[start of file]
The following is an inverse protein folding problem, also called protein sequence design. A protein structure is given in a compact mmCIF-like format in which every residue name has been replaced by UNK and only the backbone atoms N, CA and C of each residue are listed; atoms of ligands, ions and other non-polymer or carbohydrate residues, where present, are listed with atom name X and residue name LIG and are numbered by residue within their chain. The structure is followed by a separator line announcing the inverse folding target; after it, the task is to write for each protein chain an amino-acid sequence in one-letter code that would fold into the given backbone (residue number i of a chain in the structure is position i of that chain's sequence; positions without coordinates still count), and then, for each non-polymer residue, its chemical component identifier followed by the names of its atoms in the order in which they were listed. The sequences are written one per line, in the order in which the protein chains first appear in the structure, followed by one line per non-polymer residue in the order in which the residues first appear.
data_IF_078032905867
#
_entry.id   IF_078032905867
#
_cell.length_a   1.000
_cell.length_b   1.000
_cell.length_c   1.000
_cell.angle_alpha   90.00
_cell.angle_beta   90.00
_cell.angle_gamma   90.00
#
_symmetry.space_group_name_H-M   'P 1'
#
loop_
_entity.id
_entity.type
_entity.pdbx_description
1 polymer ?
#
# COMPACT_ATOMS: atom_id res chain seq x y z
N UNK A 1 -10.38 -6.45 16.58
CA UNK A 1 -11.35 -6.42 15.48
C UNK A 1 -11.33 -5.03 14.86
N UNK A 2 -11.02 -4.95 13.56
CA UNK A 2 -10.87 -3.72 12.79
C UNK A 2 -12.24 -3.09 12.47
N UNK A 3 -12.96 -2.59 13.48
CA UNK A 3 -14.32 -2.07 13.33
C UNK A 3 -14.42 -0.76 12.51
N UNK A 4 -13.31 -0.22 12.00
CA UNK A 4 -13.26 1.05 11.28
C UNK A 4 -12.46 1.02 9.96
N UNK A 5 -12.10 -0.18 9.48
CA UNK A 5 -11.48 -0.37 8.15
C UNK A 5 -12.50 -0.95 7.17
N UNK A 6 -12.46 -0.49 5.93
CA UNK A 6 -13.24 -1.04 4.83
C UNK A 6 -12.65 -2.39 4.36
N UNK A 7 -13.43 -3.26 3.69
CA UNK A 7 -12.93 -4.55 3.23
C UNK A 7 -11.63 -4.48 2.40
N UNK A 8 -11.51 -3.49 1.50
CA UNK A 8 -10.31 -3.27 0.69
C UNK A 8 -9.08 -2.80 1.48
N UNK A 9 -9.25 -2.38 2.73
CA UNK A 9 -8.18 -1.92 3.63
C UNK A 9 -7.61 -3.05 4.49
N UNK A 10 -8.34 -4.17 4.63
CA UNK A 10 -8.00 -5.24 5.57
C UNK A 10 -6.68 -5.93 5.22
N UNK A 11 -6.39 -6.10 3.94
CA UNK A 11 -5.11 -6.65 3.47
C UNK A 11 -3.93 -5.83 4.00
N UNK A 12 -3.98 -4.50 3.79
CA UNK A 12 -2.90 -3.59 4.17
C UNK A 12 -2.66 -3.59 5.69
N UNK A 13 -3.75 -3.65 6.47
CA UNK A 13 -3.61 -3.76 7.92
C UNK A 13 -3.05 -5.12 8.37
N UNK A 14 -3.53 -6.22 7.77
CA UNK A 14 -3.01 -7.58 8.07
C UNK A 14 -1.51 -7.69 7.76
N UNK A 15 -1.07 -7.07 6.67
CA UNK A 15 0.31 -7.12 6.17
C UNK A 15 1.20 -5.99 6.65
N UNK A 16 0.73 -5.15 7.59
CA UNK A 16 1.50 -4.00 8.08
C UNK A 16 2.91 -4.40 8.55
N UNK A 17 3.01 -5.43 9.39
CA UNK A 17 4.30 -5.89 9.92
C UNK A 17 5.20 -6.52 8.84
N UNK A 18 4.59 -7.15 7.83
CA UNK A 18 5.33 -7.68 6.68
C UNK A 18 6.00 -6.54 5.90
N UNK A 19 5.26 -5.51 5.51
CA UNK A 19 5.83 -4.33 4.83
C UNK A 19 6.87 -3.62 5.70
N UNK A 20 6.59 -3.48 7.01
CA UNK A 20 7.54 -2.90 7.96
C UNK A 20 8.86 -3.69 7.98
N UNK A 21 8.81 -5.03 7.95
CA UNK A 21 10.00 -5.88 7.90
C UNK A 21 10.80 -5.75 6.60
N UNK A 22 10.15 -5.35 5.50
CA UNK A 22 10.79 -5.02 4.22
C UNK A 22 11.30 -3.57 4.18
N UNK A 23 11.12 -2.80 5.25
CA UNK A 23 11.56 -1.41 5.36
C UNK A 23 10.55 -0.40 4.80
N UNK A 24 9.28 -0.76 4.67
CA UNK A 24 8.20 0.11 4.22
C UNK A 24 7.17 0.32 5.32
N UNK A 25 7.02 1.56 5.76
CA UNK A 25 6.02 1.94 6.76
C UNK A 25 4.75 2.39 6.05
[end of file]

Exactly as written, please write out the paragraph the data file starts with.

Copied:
The following is an inverse protein folding problem, also called protein sequence design. A protein structure is given in a compact mmCIF-like format in which every residue name has been replaced by UNK and only the backbone atoms N, CA and C of each residue are listed; atoms of ligands, ions and other non-polymer or carbohydrate residues, where present, are listed with atom name X and residue name LIG and are numbered by residue within their chain. The structure is followed by a separator line announcing the inverse folding target; after it, the task is to write for each protein chain an amino-acid sequence in one-letter code that would fold into the given backbone (residue number i of a chain in the structure is position i of that chain's sequence; positions without coordinates still count), and then, for each non-polymer residue, its chemical component identifier followed by the names of its atoms in the order in which they were listed. The sequences are written one per line, in the order in which the protein chains first appear in the structure, followed by one line per non-polymer residue in the order in which the residues first appear.